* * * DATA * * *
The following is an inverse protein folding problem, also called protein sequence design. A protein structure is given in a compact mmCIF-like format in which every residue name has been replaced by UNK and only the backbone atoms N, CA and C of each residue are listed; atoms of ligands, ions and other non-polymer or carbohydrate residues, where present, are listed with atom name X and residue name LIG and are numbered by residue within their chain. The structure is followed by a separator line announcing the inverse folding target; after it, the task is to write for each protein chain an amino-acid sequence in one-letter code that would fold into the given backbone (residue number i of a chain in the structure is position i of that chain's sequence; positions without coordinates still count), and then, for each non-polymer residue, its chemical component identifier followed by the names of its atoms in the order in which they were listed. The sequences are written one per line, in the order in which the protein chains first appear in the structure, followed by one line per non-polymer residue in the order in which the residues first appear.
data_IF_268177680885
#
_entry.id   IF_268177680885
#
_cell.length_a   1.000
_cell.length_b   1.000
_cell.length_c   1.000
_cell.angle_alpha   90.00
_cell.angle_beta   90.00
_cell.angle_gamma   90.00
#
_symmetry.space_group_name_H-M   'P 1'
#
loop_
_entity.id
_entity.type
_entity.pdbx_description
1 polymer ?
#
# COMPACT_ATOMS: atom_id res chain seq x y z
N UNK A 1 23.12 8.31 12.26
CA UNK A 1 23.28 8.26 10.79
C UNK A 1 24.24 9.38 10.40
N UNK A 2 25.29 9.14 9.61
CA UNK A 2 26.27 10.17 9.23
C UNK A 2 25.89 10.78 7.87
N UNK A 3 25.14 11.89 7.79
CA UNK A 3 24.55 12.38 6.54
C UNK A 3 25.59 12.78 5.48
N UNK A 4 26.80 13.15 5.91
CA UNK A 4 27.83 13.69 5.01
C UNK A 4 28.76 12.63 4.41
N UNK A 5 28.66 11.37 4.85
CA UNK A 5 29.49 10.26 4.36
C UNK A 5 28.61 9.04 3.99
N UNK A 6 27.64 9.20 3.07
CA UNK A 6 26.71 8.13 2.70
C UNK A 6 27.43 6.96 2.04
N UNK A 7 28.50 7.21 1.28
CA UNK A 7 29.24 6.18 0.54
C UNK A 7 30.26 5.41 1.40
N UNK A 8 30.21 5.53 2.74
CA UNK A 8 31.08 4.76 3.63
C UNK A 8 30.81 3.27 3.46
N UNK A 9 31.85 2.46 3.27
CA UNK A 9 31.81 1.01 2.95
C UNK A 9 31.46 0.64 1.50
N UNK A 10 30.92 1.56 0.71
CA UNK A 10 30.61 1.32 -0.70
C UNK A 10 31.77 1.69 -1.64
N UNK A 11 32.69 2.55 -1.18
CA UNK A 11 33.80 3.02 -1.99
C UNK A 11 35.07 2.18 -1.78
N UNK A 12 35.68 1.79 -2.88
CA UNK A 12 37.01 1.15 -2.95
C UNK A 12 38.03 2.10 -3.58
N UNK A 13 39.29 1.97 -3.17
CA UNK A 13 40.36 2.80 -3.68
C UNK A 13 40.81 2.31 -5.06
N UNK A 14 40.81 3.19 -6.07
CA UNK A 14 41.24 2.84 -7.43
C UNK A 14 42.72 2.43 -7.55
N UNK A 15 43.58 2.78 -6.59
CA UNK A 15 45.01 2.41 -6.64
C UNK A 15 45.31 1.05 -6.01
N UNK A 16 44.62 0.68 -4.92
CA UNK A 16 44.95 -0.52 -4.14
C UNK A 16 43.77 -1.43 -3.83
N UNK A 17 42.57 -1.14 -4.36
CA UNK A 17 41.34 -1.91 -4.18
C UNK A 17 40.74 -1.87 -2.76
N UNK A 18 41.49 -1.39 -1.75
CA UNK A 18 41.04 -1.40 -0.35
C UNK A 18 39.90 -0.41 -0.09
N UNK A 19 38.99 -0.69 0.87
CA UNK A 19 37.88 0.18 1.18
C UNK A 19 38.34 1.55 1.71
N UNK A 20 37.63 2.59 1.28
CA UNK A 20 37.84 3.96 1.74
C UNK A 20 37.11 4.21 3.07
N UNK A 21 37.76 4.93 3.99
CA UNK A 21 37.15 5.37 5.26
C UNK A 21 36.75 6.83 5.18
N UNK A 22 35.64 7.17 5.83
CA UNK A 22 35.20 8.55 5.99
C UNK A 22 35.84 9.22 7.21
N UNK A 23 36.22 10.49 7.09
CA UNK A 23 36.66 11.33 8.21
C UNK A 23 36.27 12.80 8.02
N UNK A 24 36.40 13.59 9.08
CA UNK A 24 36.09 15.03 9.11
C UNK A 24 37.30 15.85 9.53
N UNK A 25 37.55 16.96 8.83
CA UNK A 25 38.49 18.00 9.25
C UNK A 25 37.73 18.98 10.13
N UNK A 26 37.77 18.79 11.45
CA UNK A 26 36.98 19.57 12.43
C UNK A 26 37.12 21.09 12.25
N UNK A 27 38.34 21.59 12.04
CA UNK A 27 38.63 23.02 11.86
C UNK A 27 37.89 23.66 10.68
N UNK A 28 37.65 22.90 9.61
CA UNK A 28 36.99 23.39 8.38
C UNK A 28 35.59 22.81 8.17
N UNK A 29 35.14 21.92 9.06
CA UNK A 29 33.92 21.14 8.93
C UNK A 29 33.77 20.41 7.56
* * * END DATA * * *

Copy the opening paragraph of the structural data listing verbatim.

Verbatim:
The following is an inverse protein folding problem, also called protein sequence design. A protein structure is given in a compact mmCIF-like format in which every residue name has been replaced by UNK and only the backbone atoms N, CA and C of each residue are listed; atoms of ligands, ions and other non-polymer or carbohydrate residues, where present, are listed with atom name X and residue name LIG and are numbered by residue within their chain. The structure is followed by a separator line announcing the inverse folding target; after it, the task is to write for each protein chain an amino-acid sequence in one-letter code that would fold into the given backbone (residue number i of a chain in the structure is position i of that chain's sequence; positions without coordinates still count), and then, for each non-polymer residue, its chemical component identifier followed by the names of its atoms in the order in which they were listed. The sequences are written one per line, in the order in which the protein chains first appear in the structure, followed by one line per non-polymer residue in the order in which the residues first appear.